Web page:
There is never a time when the name of Ted Williams is very far from the thoughts of any baseball fan, but the attention has become even more intense than usual with the approach of the one hundredth anniversary of his birth on August 30th. It brings to mind a story that Dom DiMaggio shared with me about him.
When he and Ted were both in their 60s they attended a small cookout and Ted, feeling a little wistful, said to Dom, "I really admire what you've been able to accomplish in your life. You've been a great success in business after your baseball career; you have a beautiful wife who loves you, your children adore you, and you're surrounded by grandchildren who worship you." Then Ted added, perhaps with his own three failed marriages in mind, "I've made a mess of my own life."
Dom's reaction to his old friend surprised even him. He looked Ted in the eye and said with some vehemence. "Don't you ever let me hear you talk that way again. You're a great American hero and millions of people admire you for all that you've accomplished. You're one of the greatest ballplayers who ever lived. You served your country in two wars and you did so with tremendous bravery and grace under pressure. You've made yourself into one of the world's best fishermen. There isn't a CEO or anyone else in America who doesn't wish that he had accomplished half the things that you have. Don't you ever talk that way again."
Then Dom stopped. He had just scolded the volatile Ted Williams and nobody talked to him in that tone of voice. Ever. Dom braced himself for the explosion he was sure to come. Then, after a pause, Ted said softly, "Okay."
It marked a change in their relationship. They had been friends for years, ever since they were young men, blessed with talent and brimming with ambition; but now Ted began treating Dom with great deference. He leaned on Dom for advice, and when his own health began to fail and he needed a quick pick-me-up, he'd pick up the phone and call Dom. For his part, Dom would call Ted daily during baseball season with a report on how the Red Sox had done the night before.
Growing up, Dom had been close to his big brother Joe; after all they were the two youngest siblings in the sprawling DiMaggio family. But now he became even closer to Ted, and he remained so right up until Ted's death 16 years ago.
They really did love one another.
In 1990 Dom wrote a wonderful book about the 1941 baseball season, "Real Grass, Real Heroes," and the unique perspective he had on two records that were set that year and that have stood the test of time for more than three quarters of a century; his close friend and outfield mate at Fenway Park, Ted Williams, became the last man to hit .400 that year and his brother Joe hit in 56 consecutive games.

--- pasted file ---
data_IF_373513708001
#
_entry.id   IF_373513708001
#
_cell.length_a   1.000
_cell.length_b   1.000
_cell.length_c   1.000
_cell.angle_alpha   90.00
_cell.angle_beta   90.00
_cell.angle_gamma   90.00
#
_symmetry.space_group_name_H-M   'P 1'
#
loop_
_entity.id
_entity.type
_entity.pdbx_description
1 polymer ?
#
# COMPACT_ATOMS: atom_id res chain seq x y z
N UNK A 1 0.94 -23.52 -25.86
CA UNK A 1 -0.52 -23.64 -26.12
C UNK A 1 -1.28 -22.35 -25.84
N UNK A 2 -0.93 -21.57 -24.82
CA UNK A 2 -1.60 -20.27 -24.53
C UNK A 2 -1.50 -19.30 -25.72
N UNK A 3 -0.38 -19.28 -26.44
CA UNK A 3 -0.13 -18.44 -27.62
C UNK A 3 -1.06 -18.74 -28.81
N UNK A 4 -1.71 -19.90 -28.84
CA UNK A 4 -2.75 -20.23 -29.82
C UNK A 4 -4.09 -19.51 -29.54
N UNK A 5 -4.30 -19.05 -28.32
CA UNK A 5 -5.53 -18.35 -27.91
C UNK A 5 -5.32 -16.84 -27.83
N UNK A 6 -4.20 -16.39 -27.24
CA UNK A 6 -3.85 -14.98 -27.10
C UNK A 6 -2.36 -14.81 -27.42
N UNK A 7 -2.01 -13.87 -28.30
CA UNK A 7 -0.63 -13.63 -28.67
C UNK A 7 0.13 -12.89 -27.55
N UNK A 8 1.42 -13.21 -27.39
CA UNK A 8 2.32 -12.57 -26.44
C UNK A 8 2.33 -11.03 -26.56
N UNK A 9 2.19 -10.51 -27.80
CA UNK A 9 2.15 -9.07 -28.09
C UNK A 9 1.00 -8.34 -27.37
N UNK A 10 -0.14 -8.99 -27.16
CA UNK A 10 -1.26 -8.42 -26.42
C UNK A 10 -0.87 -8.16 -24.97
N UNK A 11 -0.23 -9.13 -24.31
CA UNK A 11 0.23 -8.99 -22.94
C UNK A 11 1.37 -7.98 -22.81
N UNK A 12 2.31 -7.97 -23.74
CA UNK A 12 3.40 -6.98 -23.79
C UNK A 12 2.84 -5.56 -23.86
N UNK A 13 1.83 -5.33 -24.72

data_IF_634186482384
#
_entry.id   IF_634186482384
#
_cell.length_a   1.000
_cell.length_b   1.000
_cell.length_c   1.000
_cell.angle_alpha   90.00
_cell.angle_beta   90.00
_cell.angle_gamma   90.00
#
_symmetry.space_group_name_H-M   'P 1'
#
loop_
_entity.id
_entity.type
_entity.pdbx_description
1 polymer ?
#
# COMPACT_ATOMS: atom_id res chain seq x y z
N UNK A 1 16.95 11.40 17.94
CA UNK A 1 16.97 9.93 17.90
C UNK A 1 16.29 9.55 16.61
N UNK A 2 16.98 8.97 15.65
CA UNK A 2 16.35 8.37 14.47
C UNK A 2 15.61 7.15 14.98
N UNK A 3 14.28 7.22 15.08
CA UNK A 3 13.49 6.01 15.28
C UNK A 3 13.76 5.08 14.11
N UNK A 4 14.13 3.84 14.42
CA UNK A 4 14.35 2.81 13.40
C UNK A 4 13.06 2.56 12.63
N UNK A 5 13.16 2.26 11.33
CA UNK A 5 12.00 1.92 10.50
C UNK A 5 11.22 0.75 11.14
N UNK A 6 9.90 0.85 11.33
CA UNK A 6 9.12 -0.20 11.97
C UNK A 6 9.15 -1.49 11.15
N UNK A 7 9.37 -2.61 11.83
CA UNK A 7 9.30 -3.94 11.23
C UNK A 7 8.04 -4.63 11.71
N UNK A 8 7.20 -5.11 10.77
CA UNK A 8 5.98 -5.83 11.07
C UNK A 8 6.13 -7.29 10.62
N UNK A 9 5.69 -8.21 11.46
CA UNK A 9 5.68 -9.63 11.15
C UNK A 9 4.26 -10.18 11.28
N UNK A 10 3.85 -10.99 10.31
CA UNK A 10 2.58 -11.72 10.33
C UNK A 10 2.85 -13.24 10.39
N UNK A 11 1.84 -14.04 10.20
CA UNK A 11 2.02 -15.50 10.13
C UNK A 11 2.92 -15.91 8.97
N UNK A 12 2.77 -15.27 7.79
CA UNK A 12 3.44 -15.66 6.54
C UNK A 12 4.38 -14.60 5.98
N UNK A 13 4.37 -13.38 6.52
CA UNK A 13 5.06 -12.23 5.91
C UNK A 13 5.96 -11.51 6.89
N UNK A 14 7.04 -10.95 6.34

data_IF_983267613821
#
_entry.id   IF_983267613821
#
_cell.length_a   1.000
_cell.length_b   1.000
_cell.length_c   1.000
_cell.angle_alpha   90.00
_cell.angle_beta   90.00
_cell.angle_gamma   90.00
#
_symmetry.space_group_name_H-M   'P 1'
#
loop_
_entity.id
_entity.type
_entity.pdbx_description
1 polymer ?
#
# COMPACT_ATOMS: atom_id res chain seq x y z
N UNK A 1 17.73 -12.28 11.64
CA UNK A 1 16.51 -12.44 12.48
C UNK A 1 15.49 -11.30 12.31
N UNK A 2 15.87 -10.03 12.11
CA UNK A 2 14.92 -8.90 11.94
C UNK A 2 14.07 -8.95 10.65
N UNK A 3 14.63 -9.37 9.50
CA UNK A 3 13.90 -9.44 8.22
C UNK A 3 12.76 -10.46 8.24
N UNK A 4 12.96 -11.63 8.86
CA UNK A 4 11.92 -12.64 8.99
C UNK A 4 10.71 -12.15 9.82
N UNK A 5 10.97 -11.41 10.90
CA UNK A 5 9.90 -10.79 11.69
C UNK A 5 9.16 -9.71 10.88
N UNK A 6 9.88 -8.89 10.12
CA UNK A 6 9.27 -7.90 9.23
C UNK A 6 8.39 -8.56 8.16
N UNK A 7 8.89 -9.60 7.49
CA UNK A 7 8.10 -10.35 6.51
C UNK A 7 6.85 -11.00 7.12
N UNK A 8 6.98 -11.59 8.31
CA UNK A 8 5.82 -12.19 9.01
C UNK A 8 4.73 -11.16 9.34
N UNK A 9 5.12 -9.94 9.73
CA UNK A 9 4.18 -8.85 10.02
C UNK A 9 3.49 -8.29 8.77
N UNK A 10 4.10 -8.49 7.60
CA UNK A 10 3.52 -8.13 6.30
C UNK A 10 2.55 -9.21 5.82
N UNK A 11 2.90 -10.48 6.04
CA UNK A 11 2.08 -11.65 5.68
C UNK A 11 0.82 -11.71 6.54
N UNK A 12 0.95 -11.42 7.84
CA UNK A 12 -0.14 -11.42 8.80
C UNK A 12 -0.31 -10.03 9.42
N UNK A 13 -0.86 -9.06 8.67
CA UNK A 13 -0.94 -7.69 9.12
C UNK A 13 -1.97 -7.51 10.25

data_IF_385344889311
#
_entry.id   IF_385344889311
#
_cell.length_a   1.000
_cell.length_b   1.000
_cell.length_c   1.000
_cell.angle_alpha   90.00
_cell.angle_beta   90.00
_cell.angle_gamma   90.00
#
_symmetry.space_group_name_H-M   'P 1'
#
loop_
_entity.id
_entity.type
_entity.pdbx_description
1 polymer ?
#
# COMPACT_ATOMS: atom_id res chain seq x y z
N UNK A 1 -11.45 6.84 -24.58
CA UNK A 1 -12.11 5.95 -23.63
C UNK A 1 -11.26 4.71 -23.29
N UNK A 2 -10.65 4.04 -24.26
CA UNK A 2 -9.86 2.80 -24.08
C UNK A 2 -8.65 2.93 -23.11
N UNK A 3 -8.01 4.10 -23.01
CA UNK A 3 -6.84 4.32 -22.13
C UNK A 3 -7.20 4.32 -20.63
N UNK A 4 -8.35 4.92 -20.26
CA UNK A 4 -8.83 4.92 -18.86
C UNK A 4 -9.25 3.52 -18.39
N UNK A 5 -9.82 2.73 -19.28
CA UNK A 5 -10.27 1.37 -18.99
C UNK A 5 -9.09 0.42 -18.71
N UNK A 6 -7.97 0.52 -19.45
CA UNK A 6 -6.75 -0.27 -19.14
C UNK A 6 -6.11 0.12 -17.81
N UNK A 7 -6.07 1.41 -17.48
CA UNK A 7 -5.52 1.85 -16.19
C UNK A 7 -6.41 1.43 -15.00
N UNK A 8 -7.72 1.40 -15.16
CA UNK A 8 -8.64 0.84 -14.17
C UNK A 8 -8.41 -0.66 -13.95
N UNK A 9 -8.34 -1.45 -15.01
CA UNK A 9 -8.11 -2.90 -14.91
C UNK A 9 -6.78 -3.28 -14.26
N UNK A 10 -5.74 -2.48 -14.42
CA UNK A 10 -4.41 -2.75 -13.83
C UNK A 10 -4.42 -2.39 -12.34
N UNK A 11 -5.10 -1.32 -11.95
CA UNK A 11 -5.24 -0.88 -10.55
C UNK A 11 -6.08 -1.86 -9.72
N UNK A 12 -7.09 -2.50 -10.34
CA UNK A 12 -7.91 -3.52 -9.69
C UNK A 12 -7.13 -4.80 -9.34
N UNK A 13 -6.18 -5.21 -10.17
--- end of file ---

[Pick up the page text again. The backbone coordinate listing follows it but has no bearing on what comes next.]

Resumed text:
Those accomplishments have forever linked the names of Ted and Joe, but they were very different men. Ted was volatile, fun loving one minute and angry the next, always at war with the press. Joe was much more taciturn and was coddled by the New York media. If someone had asked me when I was a kid which of the two would be unhappy and maladjusted as an senior citizen, I'd have guessed Ted because he seemed to have such a hard time adjusting to the random ups and downs of daily life when he was playing. But as he grew older he mellowed and began to appreciate the affection fans had for him, and he returned it in kind. Joe, on the other hand, became more eccentric and more suspicious of people as the years went by. For example when "Real Grass, Real Heroes" came out its dust cover featured likenesses of both Ted and Joe. Joe complained that he hadn't been paid for the use of his picture even though it was for his own brother's book. Ted not only didn't complain, but also he wrote the book's introduction and then showed up unannounced at its publishing party held at Tavern on the Green in New York City's Central Park.
This year, in addition to being the centennial year of Ted's birth, is Bobby Doerr's, too (April 7th); and on July 29th one hundred years ago another Red Sox legend was born, Sherm Feller. The longtime Fenway Park public address announcer (1967-1993) was one of the great characters in the team's history. His introduction, "Ladies and gentlemen, boys and girls, welcome to Fenway Park," and his distinct delivery, will never be forgotten by anyone who ever heard him. Maybe it was because he reportedly took out his dentures beforehand. He was a well-known radio personality and a prolific song writer long before assuming his duties at Fenway Park. In addition, he seemed to know just about every celebrity in America and had stories about all of them. The job of the announcer is different now than it was in Sherm's day. Now pre-game ceremonies are carefully scripted and synced to the activities on the field; everything, by necessity, is carefully choreographed. Henry Mahegan, who handles most games on the PA these days, is a real pro and he never makes a mistake. Sherm made his share of mistakes, but his personality showed through. He and the late Bob Sheppard of Yankee Stadium are the only two who come to mind who achieved lasting fame as baseball public address announcers. Almost 25 years after Sherm's death people still remember and talk about him.
Dick Flavin is a New York Times bestselling author; the Boston Red Sox “Poet Laureate” and The Pilot’s recently minted Sports’ columnist.
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